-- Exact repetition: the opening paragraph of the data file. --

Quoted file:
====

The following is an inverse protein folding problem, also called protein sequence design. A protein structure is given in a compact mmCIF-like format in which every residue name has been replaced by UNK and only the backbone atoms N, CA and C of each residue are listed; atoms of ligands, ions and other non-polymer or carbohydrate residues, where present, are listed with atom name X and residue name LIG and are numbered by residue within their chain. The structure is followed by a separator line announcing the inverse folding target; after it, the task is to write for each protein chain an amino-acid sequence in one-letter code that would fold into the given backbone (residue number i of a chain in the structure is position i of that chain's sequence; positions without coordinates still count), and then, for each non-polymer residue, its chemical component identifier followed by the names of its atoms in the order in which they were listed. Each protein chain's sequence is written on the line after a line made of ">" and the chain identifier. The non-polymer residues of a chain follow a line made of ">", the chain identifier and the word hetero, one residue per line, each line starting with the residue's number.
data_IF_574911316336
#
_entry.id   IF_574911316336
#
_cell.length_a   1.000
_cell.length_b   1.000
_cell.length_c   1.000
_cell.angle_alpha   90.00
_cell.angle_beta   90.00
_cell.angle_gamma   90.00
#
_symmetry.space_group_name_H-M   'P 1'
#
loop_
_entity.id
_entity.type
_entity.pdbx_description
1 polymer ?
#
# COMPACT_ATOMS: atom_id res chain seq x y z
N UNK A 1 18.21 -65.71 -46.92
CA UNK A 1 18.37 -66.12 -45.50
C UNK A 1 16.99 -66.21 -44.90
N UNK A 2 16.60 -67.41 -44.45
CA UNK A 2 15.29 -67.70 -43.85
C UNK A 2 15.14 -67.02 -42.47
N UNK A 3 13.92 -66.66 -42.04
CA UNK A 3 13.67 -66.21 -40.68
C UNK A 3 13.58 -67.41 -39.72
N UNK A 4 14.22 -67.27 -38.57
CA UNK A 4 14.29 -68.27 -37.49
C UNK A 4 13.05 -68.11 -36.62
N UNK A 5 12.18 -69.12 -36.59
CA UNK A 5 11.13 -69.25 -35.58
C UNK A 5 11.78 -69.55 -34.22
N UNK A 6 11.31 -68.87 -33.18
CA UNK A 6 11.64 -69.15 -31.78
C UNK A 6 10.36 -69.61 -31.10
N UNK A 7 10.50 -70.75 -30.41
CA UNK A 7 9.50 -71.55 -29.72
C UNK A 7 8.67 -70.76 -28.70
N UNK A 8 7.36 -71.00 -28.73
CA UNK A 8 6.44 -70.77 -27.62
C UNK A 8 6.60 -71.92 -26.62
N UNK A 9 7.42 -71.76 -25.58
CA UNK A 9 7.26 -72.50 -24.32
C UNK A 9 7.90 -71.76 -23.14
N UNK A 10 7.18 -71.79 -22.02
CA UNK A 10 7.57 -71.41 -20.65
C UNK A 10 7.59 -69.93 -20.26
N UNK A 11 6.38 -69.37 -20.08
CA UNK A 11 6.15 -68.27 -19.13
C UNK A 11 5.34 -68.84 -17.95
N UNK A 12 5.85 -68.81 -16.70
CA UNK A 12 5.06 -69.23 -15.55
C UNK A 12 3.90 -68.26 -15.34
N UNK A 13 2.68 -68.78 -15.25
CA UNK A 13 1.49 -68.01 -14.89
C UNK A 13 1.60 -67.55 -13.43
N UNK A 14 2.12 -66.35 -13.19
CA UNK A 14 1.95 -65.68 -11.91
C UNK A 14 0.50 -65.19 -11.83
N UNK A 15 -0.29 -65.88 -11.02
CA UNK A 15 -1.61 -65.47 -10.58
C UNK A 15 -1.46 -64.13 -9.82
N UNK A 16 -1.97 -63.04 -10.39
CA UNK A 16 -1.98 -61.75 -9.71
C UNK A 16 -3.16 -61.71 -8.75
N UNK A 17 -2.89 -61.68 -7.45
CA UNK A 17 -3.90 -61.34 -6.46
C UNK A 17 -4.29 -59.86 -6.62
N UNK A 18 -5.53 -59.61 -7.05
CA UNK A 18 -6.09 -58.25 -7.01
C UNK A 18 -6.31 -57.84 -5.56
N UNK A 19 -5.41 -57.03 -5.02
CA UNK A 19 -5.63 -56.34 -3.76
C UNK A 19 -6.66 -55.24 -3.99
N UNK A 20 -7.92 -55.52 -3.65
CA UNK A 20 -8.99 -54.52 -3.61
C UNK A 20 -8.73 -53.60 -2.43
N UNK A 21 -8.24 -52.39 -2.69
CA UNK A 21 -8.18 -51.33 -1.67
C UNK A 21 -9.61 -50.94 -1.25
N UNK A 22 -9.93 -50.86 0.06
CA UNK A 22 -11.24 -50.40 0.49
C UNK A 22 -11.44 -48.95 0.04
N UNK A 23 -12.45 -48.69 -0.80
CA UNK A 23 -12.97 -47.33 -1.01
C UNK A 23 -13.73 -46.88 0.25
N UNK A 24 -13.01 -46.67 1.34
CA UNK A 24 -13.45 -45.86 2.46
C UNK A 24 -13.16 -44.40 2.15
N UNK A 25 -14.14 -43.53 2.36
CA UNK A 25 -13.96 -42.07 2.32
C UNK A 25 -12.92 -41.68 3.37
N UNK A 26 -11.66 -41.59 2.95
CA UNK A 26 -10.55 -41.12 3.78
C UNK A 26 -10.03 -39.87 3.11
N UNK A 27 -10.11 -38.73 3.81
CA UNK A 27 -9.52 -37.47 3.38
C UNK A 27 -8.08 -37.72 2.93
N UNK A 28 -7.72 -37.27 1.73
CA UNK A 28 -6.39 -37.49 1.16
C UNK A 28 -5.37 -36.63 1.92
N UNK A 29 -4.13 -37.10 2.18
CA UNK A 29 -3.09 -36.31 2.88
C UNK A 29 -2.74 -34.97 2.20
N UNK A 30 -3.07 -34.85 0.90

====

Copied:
The following is an inverse protein folding problem, also called protein sequence design. A protein structure is given in a compact mmCIF-like format in which every residue name has been replaced by UNK and only the backbone atoms N, CA and C of each residue are listed; atoms of ligands, ions and other non-polymer or carbohydrate residues, where present, are listed with atom name X and residue name LIG and are numbered by residue within their chain. The structure is followed by a separator line announcing the inverse folding target; after it, the task is to write for each protein chain an amino-acid sequence in one-letter code that would fold into the given backbone (residue number i of a chain in the structure is position i of that chain's sequence; positions without coordinates still count), and then, for each non-polymer residue, its chemical component identifier followed by the names of its atoms in the order in which they were listed. Each protein chain's sequence is written on the line after a line made of ">" and the chain identifier. The non-polymer residues of a chain follow a line made of ">", the chain identifier and the word hetero, one residue per line, each line starting with the residue's number.